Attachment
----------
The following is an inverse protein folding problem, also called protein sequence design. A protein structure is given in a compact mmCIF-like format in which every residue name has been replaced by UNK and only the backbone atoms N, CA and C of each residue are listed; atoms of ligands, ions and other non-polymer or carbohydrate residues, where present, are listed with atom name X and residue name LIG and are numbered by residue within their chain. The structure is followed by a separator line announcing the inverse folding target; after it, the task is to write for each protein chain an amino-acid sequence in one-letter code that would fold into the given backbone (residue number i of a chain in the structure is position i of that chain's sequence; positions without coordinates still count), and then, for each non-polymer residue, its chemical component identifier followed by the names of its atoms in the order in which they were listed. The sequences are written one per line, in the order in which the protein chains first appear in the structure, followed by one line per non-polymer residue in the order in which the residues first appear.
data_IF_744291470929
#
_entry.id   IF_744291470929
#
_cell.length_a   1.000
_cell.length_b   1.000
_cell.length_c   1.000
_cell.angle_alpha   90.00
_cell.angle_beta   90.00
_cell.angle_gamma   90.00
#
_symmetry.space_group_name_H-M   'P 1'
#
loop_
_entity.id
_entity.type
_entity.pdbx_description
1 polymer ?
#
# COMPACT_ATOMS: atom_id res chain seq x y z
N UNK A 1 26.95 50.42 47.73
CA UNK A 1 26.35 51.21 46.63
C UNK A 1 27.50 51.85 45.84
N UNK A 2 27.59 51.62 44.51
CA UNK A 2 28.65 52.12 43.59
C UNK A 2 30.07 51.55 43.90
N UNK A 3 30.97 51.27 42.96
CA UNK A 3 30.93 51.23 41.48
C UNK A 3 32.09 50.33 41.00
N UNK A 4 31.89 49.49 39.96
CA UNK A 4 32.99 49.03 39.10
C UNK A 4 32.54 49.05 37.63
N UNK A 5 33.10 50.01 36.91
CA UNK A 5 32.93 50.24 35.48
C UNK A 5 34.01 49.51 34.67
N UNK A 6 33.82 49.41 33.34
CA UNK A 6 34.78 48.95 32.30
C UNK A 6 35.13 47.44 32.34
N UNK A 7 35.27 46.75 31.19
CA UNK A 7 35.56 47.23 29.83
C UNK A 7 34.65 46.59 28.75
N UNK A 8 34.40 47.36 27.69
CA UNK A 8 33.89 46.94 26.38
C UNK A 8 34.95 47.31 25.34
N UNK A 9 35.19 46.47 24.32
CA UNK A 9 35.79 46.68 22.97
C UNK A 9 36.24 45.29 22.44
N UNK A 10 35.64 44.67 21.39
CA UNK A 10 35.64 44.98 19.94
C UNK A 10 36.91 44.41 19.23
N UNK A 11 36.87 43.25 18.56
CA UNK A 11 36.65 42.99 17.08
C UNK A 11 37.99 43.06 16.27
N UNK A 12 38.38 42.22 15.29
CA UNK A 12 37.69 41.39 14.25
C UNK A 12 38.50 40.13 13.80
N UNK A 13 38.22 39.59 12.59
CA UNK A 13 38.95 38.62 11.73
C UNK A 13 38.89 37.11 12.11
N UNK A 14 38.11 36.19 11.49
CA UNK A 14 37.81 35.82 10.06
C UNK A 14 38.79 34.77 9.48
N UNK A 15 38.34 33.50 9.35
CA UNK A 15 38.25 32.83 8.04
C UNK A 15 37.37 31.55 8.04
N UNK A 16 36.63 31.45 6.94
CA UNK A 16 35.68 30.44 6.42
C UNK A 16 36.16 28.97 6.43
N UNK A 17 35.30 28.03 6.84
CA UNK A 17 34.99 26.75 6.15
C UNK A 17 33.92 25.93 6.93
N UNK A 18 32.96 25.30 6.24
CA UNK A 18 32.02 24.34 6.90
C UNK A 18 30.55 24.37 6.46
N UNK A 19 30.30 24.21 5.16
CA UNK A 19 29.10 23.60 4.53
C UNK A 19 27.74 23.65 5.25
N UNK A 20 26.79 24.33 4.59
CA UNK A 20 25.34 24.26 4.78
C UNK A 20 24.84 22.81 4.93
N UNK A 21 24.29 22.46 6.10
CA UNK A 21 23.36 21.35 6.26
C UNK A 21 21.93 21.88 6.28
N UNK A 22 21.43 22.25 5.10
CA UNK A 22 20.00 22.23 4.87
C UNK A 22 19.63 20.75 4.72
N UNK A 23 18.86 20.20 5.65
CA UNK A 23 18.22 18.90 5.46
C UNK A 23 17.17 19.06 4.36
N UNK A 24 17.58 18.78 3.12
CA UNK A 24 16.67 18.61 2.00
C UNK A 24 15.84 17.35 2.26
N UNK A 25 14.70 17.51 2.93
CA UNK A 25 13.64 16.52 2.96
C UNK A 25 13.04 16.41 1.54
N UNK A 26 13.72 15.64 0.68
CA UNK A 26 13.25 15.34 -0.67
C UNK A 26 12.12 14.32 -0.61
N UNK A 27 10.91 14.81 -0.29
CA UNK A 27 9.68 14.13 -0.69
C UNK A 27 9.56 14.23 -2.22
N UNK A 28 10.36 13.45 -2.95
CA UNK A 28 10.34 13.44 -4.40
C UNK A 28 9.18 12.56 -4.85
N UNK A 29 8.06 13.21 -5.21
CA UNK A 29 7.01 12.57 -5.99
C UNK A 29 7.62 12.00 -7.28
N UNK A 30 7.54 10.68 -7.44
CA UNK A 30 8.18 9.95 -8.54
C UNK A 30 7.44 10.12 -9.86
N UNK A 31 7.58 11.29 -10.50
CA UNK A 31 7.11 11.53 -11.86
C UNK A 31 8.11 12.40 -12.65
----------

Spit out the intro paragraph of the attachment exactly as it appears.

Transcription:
The following is an inverse protein folding problem, also called protein sequence design. A protein structure is given in a compact mmCIF-like format in which every residue name has been replaced by UNK and only the backbone atoms N, CA and C of each residue are listed; atoms of ligands, ions and other non-polymer or carbohydrate residues, where present, are listed with atom name X and residue name LIG and are numbered by residue within their chain. The structure is followed by a separator line announcing the inverse folding target; after it, the task is to write for each protein chain an amino-acid sequence in one-letter code that would fold into the given backbone (residue number i of a chain in the structure is position i of that chain's sequence; positions without coordinates still count), and then, for each non-polymer residue, its chemical component identifier followed by the names of its atoms in the order in which they were listed. The sequences are written one per line, in the order in which the protein chains first appear in the structure, followed by one line per non-polymer residue in the order in which the residues first appear.